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To close out the Cocktail Advent Calendar we have the very impressive but a bit slacker Blue Blazer. To read too much about the Blue Blazer, check this old post. But let’s be honest, a Blue Blazer is really just the fanciest and most dangerous way possible to make a Hot Toddy. One of my recent tricks to improve this drink is that after I really get the fire going, I add in the sugar to get it a bit caramelized. But remember, this drink doesn’t have to be so hard to make if you can do a little simple math. The secret words are, “flash point.”
A lot of bartenders will tell you that spirits are flammable when they are 100 proof or 50% alcohol, while this it true, it is also the Newtonian physics explanation of things- this is true at room temperature and at sea level. But heated alcohol doesn’t require such a high proof to reach a flashpoint, any cook will tell you that 80proof cooking brandy explodes like napalm when heated. For Blue Blazer nubes, heating the booze first is a big help.
- fill two mugs with hot water let mugs warm up
- pour 2oz Bookers Bourbon (easily flammable, cheap and great) into a jigger
- pour 2 oz hot water and .5 oz agave nectar into another jigger
- discard water in mugs pour each jigger’s contents into a separate mug
- ignite bourbon mug, pour the flame back and forth 4 or 5 times
- if skill allows, now pour .5 oz simple syrup and 1 oz water into the mugs
- pour the flame back and forth 4 or 5 times
- pour into an toddy glass
- extinguish the mugs by placing them atop each other
- garnish with the twist of lemon
The last sad song is coming from the O’Jays who want to remind you that we still have another crumby holiday to get through, “What are you doing New Year’s Eve?” I’ll make some suggestions in my next post.
This is by far the most difficult drink in the Cocktail Advent Calendar. We did not make it authentically, but we did make it for service, and that is much harder. It is the winning recipe from 2006 at the Cocktail World Cup and is a twist on the classic cocktail: the posset. The recipe seems simple enough except that it is very hard to hold the posset in warm form form service. It is even harder to wield a red hot poker behind the bar, but we’ll get to that too. Anyone can give you the recipe, but here is how we did it:
in a crock pot keep mix
- 3 oz 42 Below Manuka Honey Vodka
- 3 oz dark ale -use a sweet one or add sugar
- 1 oz rum
- .5 oz honey
- .25 ox Benedictine
- 2 dash Angostura
separately and hold at a safe chilled temp mix
- 2 whole eggs
- 3 oz cream
- 1 tbsp sugar
Combine 3 oz warm mix to 2 oz cold mix in a toddy glass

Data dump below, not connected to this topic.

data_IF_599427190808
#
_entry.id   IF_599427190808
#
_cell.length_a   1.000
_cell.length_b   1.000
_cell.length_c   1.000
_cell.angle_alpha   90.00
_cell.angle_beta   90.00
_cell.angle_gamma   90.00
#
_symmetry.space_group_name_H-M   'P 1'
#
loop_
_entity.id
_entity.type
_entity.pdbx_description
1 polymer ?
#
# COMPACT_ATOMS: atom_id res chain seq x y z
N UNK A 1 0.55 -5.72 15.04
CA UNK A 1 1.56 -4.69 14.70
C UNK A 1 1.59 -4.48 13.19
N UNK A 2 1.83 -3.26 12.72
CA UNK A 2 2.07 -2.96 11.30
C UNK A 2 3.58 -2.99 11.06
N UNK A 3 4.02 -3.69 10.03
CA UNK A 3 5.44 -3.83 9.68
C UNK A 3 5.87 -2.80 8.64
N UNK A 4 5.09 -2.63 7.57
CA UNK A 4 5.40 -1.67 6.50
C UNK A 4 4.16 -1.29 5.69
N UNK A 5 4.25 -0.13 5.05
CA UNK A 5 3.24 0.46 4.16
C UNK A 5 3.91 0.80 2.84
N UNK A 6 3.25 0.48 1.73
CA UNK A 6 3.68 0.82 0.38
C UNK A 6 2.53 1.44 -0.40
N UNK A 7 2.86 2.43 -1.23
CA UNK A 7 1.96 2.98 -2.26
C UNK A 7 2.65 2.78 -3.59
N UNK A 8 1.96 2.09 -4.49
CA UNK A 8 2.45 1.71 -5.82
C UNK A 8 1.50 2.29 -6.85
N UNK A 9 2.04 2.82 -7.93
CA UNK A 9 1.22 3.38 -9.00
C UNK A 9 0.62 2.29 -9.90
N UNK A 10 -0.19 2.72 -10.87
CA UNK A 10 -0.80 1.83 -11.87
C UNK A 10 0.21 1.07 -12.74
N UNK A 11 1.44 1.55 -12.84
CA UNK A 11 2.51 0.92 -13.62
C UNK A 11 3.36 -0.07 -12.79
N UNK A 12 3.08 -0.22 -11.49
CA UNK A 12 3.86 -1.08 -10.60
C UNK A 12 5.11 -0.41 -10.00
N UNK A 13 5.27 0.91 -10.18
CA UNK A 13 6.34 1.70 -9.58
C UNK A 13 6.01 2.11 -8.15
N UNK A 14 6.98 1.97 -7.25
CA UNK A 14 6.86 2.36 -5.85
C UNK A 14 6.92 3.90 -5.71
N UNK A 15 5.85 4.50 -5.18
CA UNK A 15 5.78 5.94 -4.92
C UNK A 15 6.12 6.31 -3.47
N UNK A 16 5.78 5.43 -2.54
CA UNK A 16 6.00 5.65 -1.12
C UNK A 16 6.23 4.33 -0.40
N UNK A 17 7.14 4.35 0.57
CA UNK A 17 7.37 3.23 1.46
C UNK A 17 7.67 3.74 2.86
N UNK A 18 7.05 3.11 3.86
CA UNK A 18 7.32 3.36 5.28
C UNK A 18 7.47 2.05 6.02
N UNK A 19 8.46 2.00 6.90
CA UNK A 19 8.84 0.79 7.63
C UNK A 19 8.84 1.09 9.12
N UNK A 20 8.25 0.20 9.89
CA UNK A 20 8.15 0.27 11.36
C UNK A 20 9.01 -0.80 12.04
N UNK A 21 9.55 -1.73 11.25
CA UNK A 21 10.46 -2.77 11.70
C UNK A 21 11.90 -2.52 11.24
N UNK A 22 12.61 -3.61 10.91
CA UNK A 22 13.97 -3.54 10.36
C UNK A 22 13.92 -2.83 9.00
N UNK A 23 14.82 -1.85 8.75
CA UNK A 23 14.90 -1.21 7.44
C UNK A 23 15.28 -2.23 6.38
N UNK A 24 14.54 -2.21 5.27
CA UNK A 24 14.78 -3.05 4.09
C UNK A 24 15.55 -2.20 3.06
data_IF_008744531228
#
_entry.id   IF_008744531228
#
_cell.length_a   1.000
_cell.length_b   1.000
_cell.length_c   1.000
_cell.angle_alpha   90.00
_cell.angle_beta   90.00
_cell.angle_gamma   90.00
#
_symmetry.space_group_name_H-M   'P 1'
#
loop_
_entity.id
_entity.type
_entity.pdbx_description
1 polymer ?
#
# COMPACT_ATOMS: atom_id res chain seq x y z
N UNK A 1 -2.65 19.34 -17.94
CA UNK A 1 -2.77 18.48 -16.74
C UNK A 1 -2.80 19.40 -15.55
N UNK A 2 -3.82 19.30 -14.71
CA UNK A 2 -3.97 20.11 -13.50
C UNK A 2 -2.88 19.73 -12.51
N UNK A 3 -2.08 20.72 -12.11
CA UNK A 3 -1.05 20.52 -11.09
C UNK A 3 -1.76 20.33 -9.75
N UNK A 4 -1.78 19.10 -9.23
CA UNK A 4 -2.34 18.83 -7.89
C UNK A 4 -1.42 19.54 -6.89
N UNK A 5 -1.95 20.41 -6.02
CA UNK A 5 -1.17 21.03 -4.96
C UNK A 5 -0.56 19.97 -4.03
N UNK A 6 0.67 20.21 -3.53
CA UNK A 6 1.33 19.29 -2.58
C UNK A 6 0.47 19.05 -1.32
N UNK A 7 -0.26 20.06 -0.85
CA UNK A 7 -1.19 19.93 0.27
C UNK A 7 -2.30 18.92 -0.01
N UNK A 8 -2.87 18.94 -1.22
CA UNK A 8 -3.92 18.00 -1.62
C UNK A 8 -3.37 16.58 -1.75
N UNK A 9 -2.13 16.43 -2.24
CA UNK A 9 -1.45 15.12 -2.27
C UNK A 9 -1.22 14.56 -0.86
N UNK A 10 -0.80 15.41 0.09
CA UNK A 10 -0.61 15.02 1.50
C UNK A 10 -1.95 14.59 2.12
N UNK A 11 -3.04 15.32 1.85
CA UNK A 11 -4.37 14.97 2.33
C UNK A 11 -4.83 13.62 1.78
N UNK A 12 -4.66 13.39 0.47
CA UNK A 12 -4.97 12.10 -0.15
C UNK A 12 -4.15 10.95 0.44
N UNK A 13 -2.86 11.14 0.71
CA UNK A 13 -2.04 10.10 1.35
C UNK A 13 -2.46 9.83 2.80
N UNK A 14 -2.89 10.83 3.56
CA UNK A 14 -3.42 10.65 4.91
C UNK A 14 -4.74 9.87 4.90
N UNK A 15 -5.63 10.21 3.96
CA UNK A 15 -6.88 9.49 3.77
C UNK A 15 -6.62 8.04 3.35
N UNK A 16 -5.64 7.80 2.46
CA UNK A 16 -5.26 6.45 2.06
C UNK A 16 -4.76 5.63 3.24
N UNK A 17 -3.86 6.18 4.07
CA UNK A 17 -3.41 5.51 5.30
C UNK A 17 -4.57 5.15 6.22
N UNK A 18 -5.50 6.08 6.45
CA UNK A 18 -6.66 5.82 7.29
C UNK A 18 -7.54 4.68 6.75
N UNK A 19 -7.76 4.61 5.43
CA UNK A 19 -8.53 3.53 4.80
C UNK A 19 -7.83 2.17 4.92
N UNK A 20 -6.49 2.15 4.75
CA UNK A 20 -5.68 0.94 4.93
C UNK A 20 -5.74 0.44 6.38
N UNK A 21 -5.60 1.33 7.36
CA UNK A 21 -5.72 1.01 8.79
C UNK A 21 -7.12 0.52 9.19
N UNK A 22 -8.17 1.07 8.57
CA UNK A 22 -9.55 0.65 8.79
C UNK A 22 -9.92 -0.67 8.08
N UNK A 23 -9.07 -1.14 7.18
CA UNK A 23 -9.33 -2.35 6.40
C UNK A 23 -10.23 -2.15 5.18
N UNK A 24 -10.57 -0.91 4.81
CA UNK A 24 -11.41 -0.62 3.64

Dip a hot poker is each mug
For our poker, we used an iron meat flipper kept hot by leaving it in a panini press. Finally got some use out of that thing. The sizzle from the poker does add an earthy smokey flavor to the drink, the hot poker was the microwave of it’s day.
For an old style cocktail I have an old style song, “Silent Night,” by Stanley Jordan. I couldn’t find it online, I got mine off a old Blue Note Jazz compilation.
How is the Porto Flip different from the Coffee cocktail? Trust. The Porto Flip for toady’s Cocktail Advent Calendar has a simple lesson; trust your friends. A quick look through the internet would show you that the Porto Flip is the same as the Coffee Cocktail, this is what I always learned. But something I’ve noticed that happens quite often in translating drinks is that unknown and expensive ingredients are lost. Cocktaildb.com provides this recipe for a Porto Flip and I think we’d all agree that is much better than the half assed way we were all likely taught.
- 1oz Port
- 1 egg
- .25 oz benedictine
- .25 oz simple syrup
- .25 oz yellow chartreuse
I first learned about the Betsy Ross cocktail for today’s Cocktail Advent Calendar from a Crosby Gaige book. I know of another variation for this cocktail that turns it into a flip. It is easy to see why a drink that has an egg in it or a drink that is syrupy sweet is not going to be a very popular cocktail. However, this time of year, in the holiday season, it’s a fairly ideal drink – egg or not. I would try it both ways. If there’s no egg in your Betsy Ross cocktail I think it works very well at room temperature or over ice. The ice will continue to send the drink out a little bit which works fine for this. And at room temperature your basically just creating your own liqueur. At room temperature this drink is one of the few times a snifter would be acceptable.
- 1 oz port
- 1 oz cognac
- .25 oz orange curacao
- 1 dash angostura
- if you add an egg yolk, add a dash of simple syrup
Elvis Presley’s “Blue Christmas” can’t really be legitimately tied to the Betsy Ross cocktail in anyway. The only distant way in which I can tie them together would be that people leaving town to see family for Christmas are gone by now. If you are still in town you should look to your left and look to your right because that’s who you’re spending Christmas with. But I’m running out of days and I’m running out of sad songs so couple of them are just going to have to be thrown together.